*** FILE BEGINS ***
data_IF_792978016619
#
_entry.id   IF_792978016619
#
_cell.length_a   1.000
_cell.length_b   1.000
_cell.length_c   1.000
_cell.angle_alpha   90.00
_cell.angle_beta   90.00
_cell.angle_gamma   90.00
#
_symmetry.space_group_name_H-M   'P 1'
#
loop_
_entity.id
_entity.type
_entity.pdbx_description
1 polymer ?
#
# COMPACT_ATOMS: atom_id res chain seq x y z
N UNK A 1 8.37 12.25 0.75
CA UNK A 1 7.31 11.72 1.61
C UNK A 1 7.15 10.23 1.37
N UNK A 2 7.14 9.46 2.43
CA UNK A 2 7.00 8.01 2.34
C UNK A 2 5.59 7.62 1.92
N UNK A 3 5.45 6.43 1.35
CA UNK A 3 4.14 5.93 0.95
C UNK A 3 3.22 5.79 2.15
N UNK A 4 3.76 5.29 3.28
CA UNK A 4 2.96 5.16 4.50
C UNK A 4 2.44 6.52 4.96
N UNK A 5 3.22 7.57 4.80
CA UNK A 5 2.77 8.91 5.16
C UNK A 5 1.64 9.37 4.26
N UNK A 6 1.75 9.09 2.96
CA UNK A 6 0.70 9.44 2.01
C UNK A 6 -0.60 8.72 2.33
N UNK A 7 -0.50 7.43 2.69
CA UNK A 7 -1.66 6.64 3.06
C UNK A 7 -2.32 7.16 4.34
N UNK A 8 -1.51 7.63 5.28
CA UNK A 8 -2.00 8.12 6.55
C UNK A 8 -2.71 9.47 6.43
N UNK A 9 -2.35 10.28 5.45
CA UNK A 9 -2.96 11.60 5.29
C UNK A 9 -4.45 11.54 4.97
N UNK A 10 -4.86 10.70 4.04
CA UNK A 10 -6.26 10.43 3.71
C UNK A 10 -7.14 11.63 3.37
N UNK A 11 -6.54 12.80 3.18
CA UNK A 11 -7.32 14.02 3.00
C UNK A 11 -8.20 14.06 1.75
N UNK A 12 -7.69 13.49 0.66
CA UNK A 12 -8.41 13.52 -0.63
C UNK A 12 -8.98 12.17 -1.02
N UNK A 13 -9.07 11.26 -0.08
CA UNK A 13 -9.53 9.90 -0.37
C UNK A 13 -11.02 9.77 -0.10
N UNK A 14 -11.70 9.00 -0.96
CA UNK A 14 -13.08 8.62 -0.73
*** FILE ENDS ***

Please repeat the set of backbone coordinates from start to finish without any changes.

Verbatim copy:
data_IF_792978016619
#
_entry.id   IF_792978016619
#
_cell.length_a   1.000
_cell.length_b   1.000
_cell.length_c   1.000
_cell.angle_alpha   90.00
_cell.angle_beta   90.00
_cell.angle_gamma   90.00
#
_symmetry.space_group_name_H-M   'P 1'
#
loop_
_entity.id
_entity.type
_entity.pdbx_description
1 polymer ?
#
# COMPACT_ATOMS: atom_id res chain seq x y z
N UNK A 1 8.37 12.25 0.75
CA UNK A 1 7.31 11.72 1.61
C UNK A 1 7.15 10.23 1.37
N UNK A 2 7.14 9.46 2.43
CA UNK A 2 7.00 8.01 2.34
C UNK A 2 5.59 7.62 1.92
N UNK A 3 5.45 6.43 1.35
CA UNK A 3 4.14 5.93 0.95
C UNK A 3 3.22 5.79 2.15
N UNK A 4 3.76 5.29 3.28
CA UNK A 4 2.96 5.16 4.50
C UNK A 4 2.44 6.52 4.96
N UNK A 5 3.22 7.57 4.80
CA UNK A 5 2.77 8.91 5.16
C UNK A 5 1.64 9.37 4.26
N UNK A 6 1.75 9.09 2.96
CA UNK A 6 0.70 9.44 2.01
C UNK A 6 -0.60 8.72 2.33
N UNK A 7 -0.50 7.43 2.69
CA UNK A 7 -1.66 6.64 3.06
C UNK A 7 -2.32 7.16 4.34
N UNK A 8 -1.51 7.63 5.28
CA UNK A 8 -2.00 8.12 6.55
C UNK A 8 -2.71 9.47 6.43
N UNK A 9 -2.35 10.28 5.45
CA UNK A 9 -2.96 11.60 5.29
C UNK A 9 -4.45 11.54 4.97
N UNK A 10 -4.86 10.70 4.04
CA UNK A 10 -6.26 10.43 3.71
C UNK A 10 -7.14 11.63 3.37
N UNK A 11 -6.54 12.80 3.18
CA UNK A 11 -7.32 14.02 3.00
C UNK A 11 -8.20 14.06 1.75
N UNK A 12 -7.69 13.49 0.66
CA UNK A 12 -8.41 13.52 -0.63
C UNK A 12 -8.98 12.17 -1.02
N UNK A 13 -9.07 11.26 -0.08
CA UNK A 13 -9.53 9.90 -0.37
C UNK A 13 -11.02 9.77 -0.10
N UNK A 14 -11.70 9.00 -0.96
CA UNK A 14 -13.08 8.62 -0.73